Two cartoons in social media recently caught the attention of journalists and civil society activists, basically because they depicted the state of media freedom in Tanzania today. One cartoon shows a man squatting inside a cage. Although the cage’s gate is wide open, the man – dubbed ‘MEDIA’ – continues to remain still!
The other cartoon shows a man chained to a huge pole, while a woman holding keys is walking towards the chained man.
By interpretation, the two cartoons depict the state of media freedom in the country. In the first sketch, the cartoonist shows that, although journalists and the mass media in general have been given the freedom they have been desiring for long, they seem not ready to embrace it by walking out of the cage!
The second cartoon implies that the freedom which the media, journalists and civil societies have been craving for so long is approaching.
The two cartoons imply that the restriction of freedom and civic space that was imposed on the media, journalists and civil societies by extraneous forces – and which they could not unshackle themselves from – is about to be over, as freedom is a-coming.
But, while it is true that such freedom was to a great extent curtailed by forces outside the media, there are other factors which journalists and the media should be held accountable for.
For instance, in a recent survey conducted by the Media Council of Tanzania (MCT) – a report of which is yet to be published – it emerged that most journalists do not know much about media regulatory frameworks.
MCT conducted a fact-finding survey on press freedom and access to information in six administrative regions to establish the reality on the ground: Arusha, Dar es Salaam, Dodoma, Kilimanjaro and Mwanza.
Most of the interviewed journalists admitted that they only partially know the Access to Information Act of Tanzania… confessing that what little they know of the law resulted from some presentations they happened to listen to in various forums.
This means that most journalists are not aware that this law gives them the right to seek and get information from different sources, including government and other public officials.
It was no wonder, then, that most of those interviewed during the survey conceded to not to have used the law to extract information from government-cum-public officials.
This is a very sorry state of affairs – if only because journalists have for long been complaining about lack of effective mechanisms to guarantee them freedom to readily access public information.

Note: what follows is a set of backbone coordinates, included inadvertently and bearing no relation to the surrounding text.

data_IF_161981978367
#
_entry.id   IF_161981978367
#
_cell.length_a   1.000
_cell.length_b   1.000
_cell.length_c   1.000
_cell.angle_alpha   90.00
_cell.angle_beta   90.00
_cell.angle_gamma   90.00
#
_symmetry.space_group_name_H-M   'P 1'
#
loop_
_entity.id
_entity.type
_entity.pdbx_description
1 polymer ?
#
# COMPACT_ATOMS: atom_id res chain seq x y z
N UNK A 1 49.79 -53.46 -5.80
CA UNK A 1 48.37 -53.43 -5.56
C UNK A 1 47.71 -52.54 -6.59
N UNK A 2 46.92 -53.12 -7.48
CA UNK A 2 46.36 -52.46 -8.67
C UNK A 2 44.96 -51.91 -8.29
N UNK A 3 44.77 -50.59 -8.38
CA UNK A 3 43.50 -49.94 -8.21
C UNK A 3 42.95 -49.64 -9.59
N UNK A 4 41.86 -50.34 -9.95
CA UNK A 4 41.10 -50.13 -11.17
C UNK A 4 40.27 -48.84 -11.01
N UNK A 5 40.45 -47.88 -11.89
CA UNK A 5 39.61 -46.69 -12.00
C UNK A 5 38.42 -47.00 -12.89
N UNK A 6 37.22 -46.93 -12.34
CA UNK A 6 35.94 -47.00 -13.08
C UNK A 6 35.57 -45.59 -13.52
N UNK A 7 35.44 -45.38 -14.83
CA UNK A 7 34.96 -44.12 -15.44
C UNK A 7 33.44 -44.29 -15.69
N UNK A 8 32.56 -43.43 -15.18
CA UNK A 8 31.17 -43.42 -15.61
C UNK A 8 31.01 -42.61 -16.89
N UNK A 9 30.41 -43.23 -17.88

Enacted in 2016, this law is the answer to long-time demands by journalists and other media practitioners. Indeed, one would have thought that journalists would have effectively used it to force government/public officials to disclose any and all public information as a matter of course.
The law provides for penalties for officials who withhold public information without a valid reason.
Instead of invoking the law, journalists have continued to complain about officials who have been denying them public information that’s within their domain.
This was so despite the fact that over half of those who participated in the MCT survey admitted that they experienced some forms of press freedom violations while on duty between 2019 and 2021. The violations included threats and other forms of intimidation, as well as confiscation of journalists’ equipment and, to a lesser extent, arrests by the police.
Most of the respondents said there was information which they regarded as ‘unpublishable,’ and they avoided it altogether – even when there really was nothing wrong with it.
For example, they could not publish stories which were critical of the government on sensitive issues such as the Covid-19 pandemic, human rights/conflicts – and stories which gave prominence to the political opposition!
Most interviewed journalists requested anonymity, saying their jobs could be in jeopardy if it were known that they had participated in the MCT study.
In order to save their skins – and their jobs – most journalists found themselves writing pieces which unduly praise the government, such as the launch of major development projects, “official” statements and social-cum- human interest stories.
This is only part of what journalists are required to undertake professionally if they want to be functional watchdogs and voice of the voiceless.